Banned Books Week reminds us to celebrate our freedom to read, draws attention to banned and challenged books, and highlights individuals who have been persecuted. Taking the time to read what you want is a part of exercising your First Amendment rights!
Keep the celebration up by doing these things:
Read a Banned Book
This may seem like an obvious choice, but it’s also the most effective! Check out this list of banned Children’s and YA books or choose one from our bibliography:
Reach Out to an Author
Tell an author how much their work means to you! Reach out to an author who’s on the banned books list or to an author you enjoy.
Writing a book takes a lot of effort and can be extremely challenging. You can reach out through social media, their websites or e-mail and let them know much you appreciate, value, and love the books they share with us.
Share a Banned Books Infographic
Infographics like this one from American Library Association can be posted and shared on social media apps. ALA has other infographics that can be downloaded and shared in order to spread awareness.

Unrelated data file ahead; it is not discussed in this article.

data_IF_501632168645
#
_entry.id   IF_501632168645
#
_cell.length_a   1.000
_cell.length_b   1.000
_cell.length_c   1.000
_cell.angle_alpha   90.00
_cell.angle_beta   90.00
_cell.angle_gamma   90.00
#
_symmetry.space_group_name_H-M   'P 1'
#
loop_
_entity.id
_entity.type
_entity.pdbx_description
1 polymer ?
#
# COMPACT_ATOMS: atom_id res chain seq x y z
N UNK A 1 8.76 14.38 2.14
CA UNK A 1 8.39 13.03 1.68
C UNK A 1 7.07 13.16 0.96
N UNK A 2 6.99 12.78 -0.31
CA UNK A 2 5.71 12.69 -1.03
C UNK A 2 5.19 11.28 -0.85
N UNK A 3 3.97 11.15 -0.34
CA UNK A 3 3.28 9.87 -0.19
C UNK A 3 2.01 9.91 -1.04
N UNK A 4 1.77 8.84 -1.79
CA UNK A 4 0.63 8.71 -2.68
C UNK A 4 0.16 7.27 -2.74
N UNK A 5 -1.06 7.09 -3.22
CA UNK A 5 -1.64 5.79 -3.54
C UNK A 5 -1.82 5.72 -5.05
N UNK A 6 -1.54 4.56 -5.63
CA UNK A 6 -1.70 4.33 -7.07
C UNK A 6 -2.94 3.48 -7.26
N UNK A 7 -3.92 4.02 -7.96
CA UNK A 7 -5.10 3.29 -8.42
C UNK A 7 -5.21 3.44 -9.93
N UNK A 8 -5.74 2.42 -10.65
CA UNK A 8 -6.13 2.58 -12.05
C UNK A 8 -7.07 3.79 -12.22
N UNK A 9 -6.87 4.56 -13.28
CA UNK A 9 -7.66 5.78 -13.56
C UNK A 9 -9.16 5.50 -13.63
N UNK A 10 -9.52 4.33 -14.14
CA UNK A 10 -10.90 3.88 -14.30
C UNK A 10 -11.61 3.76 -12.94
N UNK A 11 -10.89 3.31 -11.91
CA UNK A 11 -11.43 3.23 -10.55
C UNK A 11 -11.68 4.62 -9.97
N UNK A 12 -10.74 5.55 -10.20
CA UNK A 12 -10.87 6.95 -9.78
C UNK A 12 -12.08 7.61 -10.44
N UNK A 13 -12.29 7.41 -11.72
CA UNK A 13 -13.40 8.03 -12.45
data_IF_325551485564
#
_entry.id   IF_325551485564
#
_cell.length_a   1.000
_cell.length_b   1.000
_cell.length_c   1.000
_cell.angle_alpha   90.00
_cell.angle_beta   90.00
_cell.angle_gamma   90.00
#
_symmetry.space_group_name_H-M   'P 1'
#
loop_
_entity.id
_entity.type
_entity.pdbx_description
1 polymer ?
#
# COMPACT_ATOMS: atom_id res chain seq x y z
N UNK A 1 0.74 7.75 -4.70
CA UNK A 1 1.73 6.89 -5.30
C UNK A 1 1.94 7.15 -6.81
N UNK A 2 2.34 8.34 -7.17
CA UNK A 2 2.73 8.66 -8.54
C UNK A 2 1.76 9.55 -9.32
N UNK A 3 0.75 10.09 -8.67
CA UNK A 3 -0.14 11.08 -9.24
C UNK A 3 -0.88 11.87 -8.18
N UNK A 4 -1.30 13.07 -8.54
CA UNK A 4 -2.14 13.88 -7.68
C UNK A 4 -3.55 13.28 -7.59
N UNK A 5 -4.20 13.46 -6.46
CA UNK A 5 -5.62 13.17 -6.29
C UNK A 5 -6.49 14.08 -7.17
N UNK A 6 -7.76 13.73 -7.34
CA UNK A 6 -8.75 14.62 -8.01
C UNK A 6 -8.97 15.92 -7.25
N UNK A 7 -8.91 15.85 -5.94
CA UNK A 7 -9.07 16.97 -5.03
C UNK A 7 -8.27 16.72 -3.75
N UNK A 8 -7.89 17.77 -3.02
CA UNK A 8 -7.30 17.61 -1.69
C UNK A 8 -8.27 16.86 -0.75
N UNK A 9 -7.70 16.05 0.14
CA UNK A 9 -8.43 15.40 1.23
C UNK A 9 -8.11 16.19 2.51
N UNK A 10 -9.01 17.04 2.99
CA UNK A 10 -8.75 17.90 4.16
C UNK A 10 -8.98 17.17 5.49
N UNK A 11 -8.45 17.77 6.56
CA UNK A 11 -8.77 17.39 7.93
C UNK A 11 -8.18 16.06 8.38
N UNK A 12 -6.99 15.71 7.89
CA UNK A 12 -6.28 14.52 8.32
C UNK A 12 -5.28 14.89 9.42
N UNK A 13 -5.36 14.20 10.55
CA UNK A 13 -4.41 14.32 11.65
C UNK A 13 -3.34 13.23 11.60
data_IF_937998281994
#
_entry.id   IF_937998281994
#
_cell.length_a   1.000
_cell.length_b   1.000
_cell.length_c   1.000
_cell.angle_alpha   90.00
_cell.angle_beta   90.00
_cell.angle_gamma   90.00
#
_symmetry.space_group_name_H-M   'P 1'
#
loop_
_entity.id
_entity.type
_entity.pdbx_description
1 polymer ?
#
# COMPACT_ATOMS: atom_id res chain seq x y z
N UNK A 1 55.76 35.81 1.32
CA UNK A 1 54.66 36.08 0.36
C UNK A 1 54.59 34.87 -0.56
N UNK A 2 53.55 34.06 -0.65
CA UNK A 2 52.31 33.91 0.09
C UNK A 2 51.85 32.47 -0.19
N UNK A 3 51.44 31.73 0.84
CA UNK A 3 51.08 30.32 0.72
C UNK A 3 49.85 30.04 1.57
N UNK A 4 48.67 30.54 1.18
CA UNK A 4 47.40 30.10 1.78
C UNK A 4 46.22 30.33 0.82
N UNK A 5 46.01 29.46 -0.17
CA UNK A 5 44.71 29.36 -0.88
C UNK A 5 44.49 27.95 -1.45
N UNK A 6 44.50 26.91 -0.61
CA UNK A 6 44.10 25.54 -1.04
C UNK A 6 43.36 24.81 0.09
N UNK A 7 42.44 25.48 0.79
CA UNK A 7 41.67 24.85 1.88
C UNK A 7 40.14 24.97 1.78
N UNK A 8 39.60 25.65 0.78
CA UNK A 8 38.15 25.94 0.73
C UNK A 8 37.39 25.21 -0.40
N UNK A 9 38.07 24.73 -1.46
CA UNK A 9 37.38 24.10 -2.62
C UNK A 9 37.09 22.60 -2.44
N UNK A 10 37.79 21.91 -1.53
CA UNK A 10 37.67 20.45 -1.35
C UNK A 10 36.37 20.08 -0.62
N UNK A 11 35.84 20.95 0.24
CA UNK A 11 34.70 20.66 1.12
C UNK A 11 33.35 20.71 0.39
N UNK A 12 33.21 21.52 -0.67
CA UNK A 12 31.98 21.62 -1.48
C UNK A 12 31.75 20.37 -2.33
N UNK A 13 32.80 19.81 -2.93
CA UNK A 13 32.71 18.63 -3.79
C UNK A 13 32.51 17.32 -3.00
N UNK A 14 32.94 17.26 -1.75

Join or Host a Virtual Read-Out
The Banned Books Week Read-Out is your way to stand up to censorship and exercise your rights by reading from a banned book or discussing censorship issues on camera. Since 1982, banned authors such as Judy Blume, Dav Pilkey, and John Green have participated in this read-out. Join them and others and have the chance to be added to the Banned Books Week YouTube channel.
Another great thing you can do is educate yourself. Read about what Banned Books week is and its history. Then learn about the history of the books that were challenged and banned.
Do you know the difference between a challenged book and a banned book? A challenge is only an attempt to remove or restrict material, based solely on the opinions of a person or group. Challenging a book is damaging because it could restrict access to others. When you ban a book, you remove the material.